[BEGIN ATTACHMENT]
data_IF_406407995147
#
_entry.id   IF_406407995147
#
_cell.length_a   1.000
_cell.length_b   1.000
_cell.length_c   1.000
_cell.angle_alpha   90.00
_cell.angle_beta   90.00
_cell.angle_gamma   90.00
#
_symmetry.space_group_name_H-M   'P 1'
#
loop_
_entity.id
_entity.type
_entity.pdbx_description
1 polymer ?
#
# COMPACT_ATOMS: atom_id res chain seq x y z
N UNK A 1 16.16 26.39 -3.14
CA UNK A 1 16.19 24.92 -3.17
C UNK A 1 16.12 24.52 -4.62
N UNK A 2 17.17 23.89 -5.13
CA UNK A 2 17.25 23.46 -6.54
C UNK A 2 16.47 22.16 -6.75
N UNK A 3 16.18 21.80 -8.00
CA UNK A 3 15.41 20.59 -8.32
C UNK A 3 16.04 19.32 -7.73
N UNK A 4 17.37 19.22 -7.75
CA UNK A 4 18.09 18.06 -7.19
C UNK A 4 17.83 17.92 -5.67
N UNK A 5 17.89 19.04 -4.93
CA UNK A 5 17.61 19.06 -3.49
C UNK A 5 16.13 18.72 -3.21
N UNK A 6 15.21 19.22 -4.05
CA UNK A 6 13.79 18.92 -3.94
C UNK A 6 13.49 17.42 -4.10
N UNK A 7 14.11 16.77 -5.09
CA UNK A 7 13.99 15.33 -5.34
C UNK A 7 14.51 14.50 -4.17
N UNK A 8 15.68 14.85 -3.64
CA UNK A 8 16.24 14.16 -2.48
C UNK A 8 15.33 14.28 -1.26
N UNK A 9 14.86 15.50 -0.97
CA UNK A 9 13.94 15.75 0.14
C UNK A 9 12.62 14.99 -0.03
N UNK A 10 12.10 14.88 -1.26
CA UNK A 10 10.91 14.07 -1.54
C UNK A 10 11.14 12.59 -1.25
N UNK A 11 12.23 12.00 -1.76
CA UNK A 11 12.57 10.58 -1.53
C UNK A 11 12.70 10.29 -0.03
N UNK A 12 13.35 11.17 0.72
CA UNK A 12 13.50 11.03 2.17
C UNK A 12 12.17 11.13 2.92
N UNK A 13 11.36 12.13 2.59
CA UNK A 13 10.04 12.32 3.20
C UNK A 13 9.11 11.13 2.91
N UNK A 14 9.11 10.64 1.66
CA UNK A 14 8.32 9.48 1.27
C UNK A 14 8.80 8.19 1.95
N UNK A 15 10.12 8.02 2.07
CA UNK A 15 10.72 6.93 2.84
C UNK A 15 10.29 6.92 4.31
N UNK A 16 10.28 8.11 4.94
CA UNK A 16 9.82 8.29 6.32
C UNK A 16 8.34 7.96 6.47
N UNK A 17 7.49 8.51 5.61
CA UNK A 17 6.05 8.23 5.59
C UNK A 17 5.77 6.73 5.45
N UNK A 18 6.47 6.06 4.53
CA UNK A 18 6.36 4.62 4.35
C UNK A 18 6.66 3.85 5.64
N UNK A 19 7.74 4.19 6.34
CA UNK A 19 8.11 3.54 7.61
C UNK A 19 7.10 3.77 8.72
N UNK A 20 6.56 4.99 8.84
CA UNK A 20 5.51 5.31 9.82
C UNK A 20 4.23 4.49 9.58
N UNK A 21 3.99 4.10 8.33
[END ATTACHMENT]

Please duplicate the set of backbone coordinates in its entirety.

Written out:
data_IF_406407995147
#
_entry.id   IF_406407995147
#
_cell.length_a   1.000
_cell.length_b   1.000
_cell.length_c   1.000
_cell.angle_alpha   90.00
_cell.angle_beta   90.00
_cell.angle_gamma   90.00
#
_symmetry.space_group_name_H-M   'P 1'
#
loop_
_entity.id
_entity.type
_entity.pdbx_description
1 polymer ?
#
# COMPACT_ATOMS: atom_id res chain seq x y z
N UNK A 1 16.16 26.39 -3.14
CA UNK A 1 16.19 24.92 -3.17
C UNK A 1 16.12 24.52 -4.62
N UNK A 2 17.17 23.89 -5.13
CA UNK A 2 17.25 23.46 -6.54
C UNK A 2 16.47 22.16 -6.75
N UNK A 3 16.18 21.80 -8.00
CA UNK A 3 15.41 20.59 -8.32
C UNK A 3 16.04 19.32 -7.73
N UNK A 4 17.37 19.22 -7.75
CA UNK A 4 18.09 18.06 -7.19
C UNK A 4 17.83 17.92 -5.67
N UNK A 5 17.89 19.04 -4.93
CA UNK A 5 17.61 19.06 -3.49
C UNK A 5 16.13 18.72 -3.21
N UNK A 6 15.21 19.22 -4.05
CA UNK A 6 13.79 18.92 -3.94
C UNK A 6 13.49 17.42 -4.10
N UNK A 7 14.11 16.77 -5.09
CA UNK A 7 13.99 15.33 -5.34
C UNK A 7 14.51 14.50 -4.17
N UNK A 8 15.68 14.85 -3.64
CA UNK A 8 16.24 14.16 -2.48
C UNK A 8 15.33 14.28 -1.26
N UNK A 9 14.86 15.50 -0.97
CA UNK A 9 13.94 15.75 0.14
C UNK A 9 12.62 14.99 -0.03
N UNK A 10 12.10 14.88 -1.26
CA UNK A 10 10.91 14.07 -1.54
C UNK A 10 11.14 12.59 -1.25
N UNK A 11 12.23 12.00 -1.76
CA UNK A 11 12.57 10.58 -1.53
C UNK A 11 12.70 10.29 -0.03
N UNK A 12 13.35 11.17 0.72
CA UNK A 12 13.50 11.03 2.17
C UNK A 12 12.17 11.13 2.92
N UNK A 13 11.36 12.13 2.59
CA UNK A 13 10.04 12.32 3.20
C UNK A 13 9.11 11.13 2.91
N UNK A 14 9.11 10.64 1.66
CA UNK A 14 8.32 9.48 1.27
C UNK A 14 8.80 8.19 1.95
N UNK A 15 10.12 8.02 2.07
CA UNK A 15 10.72 6.93 2.84
C UNK A 15 10.29 6.92 4.31
N UNK A 16 10.28 8.11 4.94
CA UNK A 16 9.82 8.29 6.32
C UNK A 16 8.34 7.96 6.47
N UNK A 17 7.49 8.51 5.61
CA UNK A 17 6.05 8.23 5.59
C UNK A 17 5.77 6.73 5.45
N UNK A 18 6.47 6.06 4.53
CA UNK A 18 6.36 4.62 4.35
C UNK A 18 6.66 3.85 5.64
N UNK A 19 7.74 4.19 6.34
CA UNK A 19 8.11 3.54 7.61
C UNK A 19 7.10 3.77 8.72
N UNK A 20 6.56 4.99 8.84
CA UNK A 20 5.51 5.31 9.82
C UNK A 20 4.23 4.49 9.58
N UNK A 21 3.99 4.10 8.33